2017 Record: 52-20 (21-9 in SEC); CWS runner-up. Final ranking: No. 2 Coach (Record at school): Paul Mainieri (512-202-3, 10 years). Top 200 2018 Draft Prospects: OF Zach Watson (43), RHP Zack Hess (81), OF Antoine Duplantis (117).
The good news: LSU put together an excellent 2017, winning the Southeastern Conference Tournament and upsetting Oregon State to reach the College World Series finals, before falling to Florida. Along the way, several freshmen emerged as the Tigers’ next set of stars. Josh Smith started nearly every game at third base last season and will now move to shortstop, and Zach Watson emerged as the latest in a long line of premier LSU center fielders. Righthander Zack Hess became LSU’s go-to pitcher out of the bullpen down the stretch and infielder Jake Slaughter saw plenty of action throughout the year. Watson, a draft-eligible sophomore, will be a part of another outstanding outfield, teaming with junior Antoine Duplantis, who will move back to right field, and blue-chip freshman Daniel Cabrera, who is expected to see some time on the mound in addition to manning left field.
The bad news: LSU was an older team last year as several players chose to return to school to make a run at the national title. Now, that group is gone, leaving LSU to replace its ace (Alex Lange), the winningest pitcher in program history (Jared Poche’), its starting middle infield (Kramer Robertson and Cole Freeman), its catcher (Mike Papierski) and its best power hitter (Greg Deichmann). Additionally, All-Freshman righthander Eric Walker, expected to be the one rotation holdover, suffered an elbow injury at the College World Series and is out for the year while he recovers from Tommy John surgery.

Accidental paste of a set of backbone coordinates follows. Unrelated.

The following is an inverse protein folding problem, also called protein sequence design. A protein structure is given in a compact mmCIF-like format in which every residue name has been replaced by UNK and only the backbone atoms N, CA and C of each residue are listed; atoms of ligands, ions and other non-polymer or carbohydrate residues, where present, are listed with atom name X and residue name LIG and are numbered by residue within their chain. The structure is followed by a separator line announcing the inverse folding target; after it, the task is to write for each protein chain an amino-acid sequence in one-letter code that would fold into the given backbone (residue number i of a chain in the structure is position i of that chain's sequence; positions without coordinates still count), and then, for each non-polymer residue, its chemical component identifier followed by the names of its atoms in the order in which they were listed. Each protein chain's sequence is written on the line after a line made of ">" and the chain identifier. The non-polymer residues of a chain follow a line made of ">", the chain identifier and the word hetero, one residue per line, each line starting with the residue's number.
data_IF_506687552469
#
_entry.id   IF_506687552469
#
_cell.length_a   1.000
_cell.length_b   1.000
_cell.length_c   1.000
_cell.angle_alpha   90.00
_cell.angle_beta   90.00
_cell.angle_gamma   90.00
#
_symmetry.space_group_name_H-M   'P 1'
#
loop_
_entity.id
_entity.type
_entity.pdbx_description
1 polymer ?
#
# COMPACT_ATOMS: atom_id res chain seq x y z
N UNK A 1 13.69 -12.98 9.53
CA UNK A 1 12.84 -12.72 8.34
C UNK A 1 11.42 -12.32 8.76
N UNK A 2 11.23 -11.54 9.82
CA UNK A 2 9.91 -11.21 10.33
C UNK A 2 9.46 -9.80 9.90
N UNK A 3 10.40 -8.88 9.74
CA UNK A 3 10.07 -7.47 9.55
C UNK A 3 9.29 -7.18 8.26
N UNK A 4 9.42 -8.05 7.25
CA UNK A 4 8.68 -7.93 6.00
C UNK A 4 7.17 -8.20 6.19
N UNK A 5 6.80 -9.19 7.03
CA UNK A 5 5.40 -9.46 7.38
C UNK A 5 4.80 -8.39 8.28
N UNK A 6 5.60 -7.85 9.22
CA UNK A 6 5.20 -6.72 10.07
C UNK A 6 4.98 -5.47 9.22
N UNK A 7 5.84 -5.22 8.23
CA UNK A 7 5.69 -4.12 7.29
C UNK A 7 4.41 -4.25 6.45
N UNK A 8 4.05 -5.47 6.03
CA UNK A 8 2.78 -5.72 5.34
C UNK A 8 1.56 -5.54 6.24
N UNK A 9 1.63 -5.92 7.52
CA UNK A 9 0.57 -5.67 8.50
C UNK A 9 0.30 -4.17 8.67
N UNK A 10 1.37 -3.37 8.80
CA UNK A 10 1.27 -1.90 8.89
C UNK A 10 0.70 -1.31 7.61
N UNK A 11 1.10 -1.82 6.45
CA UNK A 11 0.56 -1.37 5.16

Returner to know: Josh Smith, SS: Smith took over at third base as a freshman last season and was one of four LSU players to play all 72 games. He more than held his own at the plate, as he hit .281/.407/.409 and walked (39) more often then he struck out (33). Now, he will slide over to shortstop, taking over the position from Robertson. Smith is a talented defender and should be up to the challenge. But being the shortstop at LSU comes with heavy expectations and a lot will be asked this spring of the sophomore.
Path to Omaha: Several of the players LSU lost from last year’s team will be remembered in Baton Rouge for a long time to come. But the Tigers have the talent to fill those roles. It may take them some time to settle in this spring, but coach Paul Mainieri always seems to have his team playing its best baseball in late May. To make a return to the CWS, the Tigers will need to find a couple reliable starters and for their young, talented players to step up on the big stage.
C Hunter Feduccia, Jr. Transfer – LSU-Eunice JC
1B Bryce Jordan, R-Jr. Did not play – injured
2B Brandt Broussard, Jr. Transfer – Delgado (La.) JC
3B Jake Slaughter, So. .257/.358/.351 | 148 AB | 3 HR | 26 RBI
SS Josh Smith, So. .281/.407/.409 | 242 AB | 5 HR | 48 RBI
LF Daniel Cabrera, Fr. HS – Baton Rouge, La.
CF Zach Watson, So. .317/.376/.507 | 221 AB | 9 HR | 37 RBI
RF Antoine Duplantis, Jr. .316/.358/.400 | 285 AB | 2 HR | 61 RBI
DH Beau Jordan, Sr. .268/.351/.381 | 168 AB | 4 HR | 29 RBI
RHP Caleb Gilbert, Jr. 7-1, 2.16 ERA | 58 IP | 67 SO | 3 SV
RHP Zack Hess, So. 7-1, 3.12 ERA | 61 IP | 83 SO | 4 SV
RHP Todd Peterson, So. 3-1, 4.19 ERA | 34 IP | 21 SO | 0 SV
RP Austin Bain, Sr. 1-0, 4.74 ERA | 25 IP | 32 SO | 0 SV
RP Nick Bush, So. 1-1, 3.75 ERA | 24 IP | 22 SO | 0 SV